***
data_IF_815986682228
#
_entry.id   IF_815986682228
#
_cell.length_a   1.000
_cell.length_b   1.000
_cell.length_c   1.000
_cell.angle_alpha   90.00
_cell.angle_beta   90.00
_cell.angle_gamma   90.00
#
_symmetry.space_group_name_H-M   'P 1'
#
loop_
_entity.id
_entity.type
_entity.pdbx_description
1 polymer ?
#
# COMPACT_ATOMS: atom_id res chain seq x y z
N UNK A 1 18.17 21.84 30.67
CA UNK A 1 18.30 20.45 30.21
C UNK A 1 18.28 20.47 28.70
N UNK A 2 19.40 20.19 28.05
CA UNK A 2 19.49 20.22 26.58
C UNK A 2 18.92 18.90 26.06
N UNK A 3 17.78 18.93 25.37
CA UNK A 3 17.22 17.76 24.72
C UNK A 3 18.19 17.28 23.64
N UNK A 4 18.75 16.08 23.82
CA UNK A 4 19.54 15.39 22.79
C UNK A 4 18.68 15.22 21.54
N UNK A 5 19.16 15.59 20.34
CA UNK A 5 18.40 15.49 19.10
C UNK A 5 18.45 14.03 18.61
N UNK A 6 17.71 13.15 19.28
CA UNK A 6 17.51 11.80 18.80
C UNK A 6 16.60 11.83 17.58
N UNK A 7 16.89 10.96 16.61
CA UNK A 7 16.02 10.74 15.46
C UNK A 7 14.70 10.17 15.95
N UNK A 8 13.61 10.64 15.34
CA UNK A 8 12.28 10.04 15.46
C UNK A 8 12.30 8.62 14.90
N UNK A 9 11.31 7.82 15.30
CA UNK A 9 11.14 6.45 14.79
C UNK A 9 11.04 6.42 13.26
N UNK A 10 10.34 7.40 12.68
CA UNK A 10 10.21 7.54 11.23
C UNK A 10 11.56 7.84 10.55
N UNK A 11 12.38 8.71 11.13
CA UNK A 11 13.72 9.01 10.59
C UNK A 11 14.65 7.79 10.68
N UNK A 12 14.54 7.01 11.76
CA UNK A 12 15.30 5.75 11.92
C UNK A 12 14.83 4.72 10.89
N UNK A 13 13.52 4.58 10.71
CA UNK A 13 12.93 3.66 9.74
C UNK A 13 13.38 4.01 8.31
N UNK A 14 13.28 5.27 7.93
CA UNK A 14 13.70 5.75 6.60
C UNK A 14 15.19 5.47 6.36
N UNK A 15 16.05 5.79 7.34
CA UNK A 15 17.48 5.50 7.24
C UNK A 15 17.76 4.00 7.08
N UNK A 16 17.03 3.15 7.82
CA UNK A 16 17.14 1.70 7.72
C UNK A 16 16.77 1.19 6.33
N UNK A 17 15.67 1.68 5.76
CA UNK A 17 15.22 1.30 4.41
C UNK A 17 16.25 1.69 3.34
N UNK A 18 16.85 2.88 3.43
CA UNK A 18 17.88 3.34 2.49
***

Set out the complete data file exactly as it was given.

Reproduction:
data_IF_815986682228
#
_entry.id   IF_815986682228
#
_cell.length_a   1.000
_cell.length_b   1.000
_cell.length_c   1.000
_cell.angle_alpha   90.00
_cell.angle_beta   90.00
_cell.angle_gamma   90.00
#
_symmetry.space_group_name_H-M   'P 1'
#
loop_
_entity.id
_entity.type
_entity.pdbx_description
1 polymer ?
#
# COMPACT_ATOMS: atom_id res chain seq x y z
N UNK A 1 18.17 21.84 30.67
CA UNK A 1 18.30 20.45 30.21
C UNK A 1 18.28 20.47 28.70
N UNK A 2 19.40 20.19 28.05
CA UNK A 2 19.49 20.22 26.58
C UNK A 2 18.92 18.90 26.06
N UNK A 3 17.78 18.93 25.37
CA UNK A 3 17.22 17.76 24.72
C UNK A 3 18.19 17.28 23.64
N UNK A 4 18.75 16.08 23.82
CA UNK A 4 19.54 15.39 22.79
C UNK A 4 18.68 15.22 21.54
N UNK A 5 19.16 15.59 20.34
CA UNK A 5 18.40 15.49 19.10
C UNK A 5 18.45 14.03 18.61
N UNK A 6 17.71 13.15 19.28
CA UNK A 6 17.51 11.80 18.80
C UNK A 6 16.60 11.83 17.58
N UNK A 7 16.89 10.96 16.61
CA UNK A 7 16.02 10.74 15.46
C UNK A 7 14.70 10.17 15.95
N UNK A 8 13.61 10.64 15.34
CA UNK A 8 12.28 10.04 15.46
C UNK A 8 12.30 8.62 14.90
N UNK A 9 11.31 7.82 15.30
CA UNK A 9 11.14 6.45 14.79
C UNK A 9 11.04 6.42 13.26
N UNK A 10 10.34 7.40 12.68
CA UNK A 10 10.21 7.54 11.23
C UNK A 10 11.56 7.84 10.55
N UNK A 11 12.38 8.71 11.13
CA UNK A 11 13.72 9.01 10.59
C UNK A 11 14.65 7.79 10.68
N UNK A 12 14.54 7.01 11.76
CA UNK A 12 15.30 5.75 11.92
C UNK A 12 14.83 4.72 10.89
N UNK A 13 13.52 4.58 10.71
CA UNK A 13 12.93 3.66 9.74
C UNK A 13 13.38 4.01 8.31
N UNK A 14 13.28 5.27 7.93
CA UNK A 14 13.70 5.75 6.60
C UNK A 14 15.19 5.47 6.36
N UNK A 15 16.05 5.79 7.34
CA UNK A 15 17.48 5.50 7.24
C UNK A 15 17.76 4.00 7.08
N UNK A 16 17.03 3.15 7.82
CA UNK A 16 17.14 1.70 7.72
C UNK A 16 16.77 1.19 6.33
N UNK A 17 15.67 1.68 5.76
CA UNK A 17 15.22 1.30 4.41
C UNK A 17 16.25 1.69 3.34
N UNK A 18 16.85 2.88 3.43
CA UNK A 18 17.88 3.34 2.49